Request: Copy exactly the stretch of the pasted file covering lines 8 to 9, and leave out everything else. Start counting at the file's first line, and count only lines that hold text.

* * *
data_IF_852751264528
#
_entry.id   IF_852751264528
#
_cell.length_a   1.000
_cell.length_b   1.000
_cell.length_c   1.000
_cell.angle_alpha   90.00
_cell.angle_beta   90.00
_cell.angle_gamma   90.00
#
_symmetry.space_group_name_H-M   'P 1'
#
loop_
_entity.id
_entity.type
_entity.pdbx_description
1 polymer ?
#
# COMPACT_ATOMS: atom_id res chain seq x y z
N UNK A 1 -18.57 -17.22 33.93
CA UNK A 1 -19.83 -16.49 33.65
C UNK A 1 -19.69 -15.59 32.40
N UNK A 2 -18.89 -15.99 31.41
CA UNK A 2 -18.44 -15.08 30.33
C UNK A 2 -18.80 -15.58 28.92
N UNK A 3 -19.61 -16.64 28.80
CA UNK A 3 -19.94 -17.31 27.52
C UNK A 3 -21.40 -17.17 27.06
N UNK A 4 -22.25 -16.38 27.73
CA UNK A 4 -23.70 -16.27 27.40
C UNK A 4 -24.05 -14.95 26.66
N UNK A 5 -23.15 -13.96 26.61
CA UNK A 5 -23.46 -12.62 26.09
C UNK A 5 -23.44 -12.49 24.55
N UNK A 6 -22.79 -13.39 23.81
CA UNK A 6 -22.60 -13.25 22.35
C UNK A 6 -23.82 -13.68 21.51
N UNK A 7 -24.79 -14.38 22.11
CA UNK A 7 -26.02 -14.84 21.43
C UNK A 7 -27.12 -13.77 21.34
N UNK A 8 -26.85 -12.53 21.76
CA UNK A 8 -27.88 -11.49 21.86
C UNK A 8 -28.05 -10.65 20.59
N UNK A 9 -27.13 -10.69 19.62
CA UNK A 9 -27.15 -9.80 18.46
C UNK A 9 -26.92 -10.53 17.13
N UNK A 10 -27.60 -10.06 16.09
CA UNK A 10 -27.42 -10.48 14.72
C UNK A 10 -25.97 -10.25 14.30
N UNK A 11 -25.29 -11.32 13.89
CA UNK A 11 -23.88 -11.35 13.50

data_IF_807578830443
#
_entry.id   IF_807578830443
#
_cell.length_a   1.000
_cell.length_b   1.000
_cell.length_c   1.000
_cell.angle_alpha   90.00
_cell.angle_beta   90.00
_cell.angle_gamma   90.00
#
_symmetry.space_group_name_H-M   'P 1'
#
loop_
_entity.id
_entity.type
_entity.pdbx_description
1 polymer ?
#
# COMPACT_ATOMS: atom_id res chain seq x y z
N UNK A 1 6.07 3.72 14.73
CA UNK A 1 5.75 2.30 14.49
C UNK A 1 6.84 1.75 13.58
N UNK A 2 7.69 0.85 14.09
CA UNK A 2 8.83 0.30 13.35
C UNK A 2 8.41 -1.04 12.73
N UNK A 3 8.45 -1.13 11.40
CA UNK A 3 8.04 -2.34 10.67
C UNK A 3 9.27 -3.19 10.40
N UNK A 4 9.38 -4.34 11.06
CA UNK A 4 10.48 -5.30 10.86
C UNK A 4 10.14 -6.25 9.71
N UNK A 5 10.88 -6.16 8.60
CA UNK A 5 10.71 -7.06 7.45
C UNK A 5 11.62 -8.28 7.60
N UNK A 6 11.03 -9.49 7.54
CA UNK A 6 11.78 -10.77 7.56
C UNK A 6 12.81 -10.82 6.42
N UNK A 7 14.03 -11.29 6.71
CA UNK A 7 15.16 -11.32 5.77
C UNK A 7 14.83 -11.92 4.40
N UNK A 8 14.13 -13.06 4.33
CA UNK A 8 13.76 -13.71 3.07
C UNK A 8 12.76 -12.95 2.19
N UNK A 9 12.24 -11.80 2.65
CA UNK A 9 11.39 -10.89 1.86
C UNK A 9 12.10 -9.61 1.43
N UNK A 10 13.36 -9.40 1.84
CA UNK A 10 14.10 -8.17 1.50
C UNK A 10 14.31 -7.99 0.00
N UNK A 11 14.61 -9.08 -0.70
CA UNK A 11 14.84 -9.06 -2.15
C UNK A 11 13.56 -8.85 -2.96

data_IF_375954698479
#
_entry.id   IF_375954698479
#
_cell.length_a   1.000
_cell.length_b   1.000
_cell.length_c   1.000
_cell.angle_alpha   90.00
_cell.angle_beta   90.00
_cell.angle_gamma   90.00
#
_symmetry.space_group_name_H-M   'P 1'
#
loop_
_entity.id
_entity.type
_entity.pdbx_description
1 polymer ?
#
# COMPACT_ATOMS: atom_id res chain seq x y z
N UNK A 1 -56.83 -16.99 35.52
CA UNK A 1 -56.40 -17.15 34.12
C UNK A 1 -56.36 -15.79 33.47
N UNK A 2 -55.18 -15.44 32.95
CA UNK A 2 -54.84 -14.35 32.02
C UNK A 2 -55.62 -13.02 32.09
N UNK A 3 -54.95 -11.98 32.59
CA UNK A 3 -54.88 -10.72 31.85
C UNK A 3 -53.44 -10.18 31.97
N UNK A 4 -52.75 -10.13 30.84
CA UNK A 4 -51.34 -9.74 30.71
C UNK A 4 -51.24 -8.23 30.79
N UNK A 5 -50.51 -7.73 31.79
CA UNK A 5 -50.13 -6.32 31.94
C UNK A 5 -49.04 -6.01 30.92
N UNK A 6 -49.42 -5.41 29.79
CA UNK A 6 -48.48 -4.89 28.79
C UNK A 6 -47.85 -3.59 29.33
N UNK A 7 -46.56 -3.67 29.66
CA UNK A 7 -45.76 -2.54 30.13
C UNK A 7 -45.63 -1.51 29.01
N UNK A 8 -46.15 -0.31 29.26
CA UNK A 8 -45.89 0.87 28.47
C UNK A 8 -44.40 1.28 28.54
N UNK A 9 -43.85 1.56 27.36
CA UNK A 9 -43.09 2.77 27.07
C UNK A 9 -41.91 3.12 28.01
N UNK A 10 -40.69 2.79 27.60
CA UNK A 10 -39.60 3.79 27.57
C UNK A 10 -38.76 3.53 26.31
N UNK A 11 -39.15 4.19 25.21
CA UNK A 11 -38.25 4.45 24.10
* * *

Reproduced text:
_cell.angle_alpha   90.00
_cell.angle_beta   90.00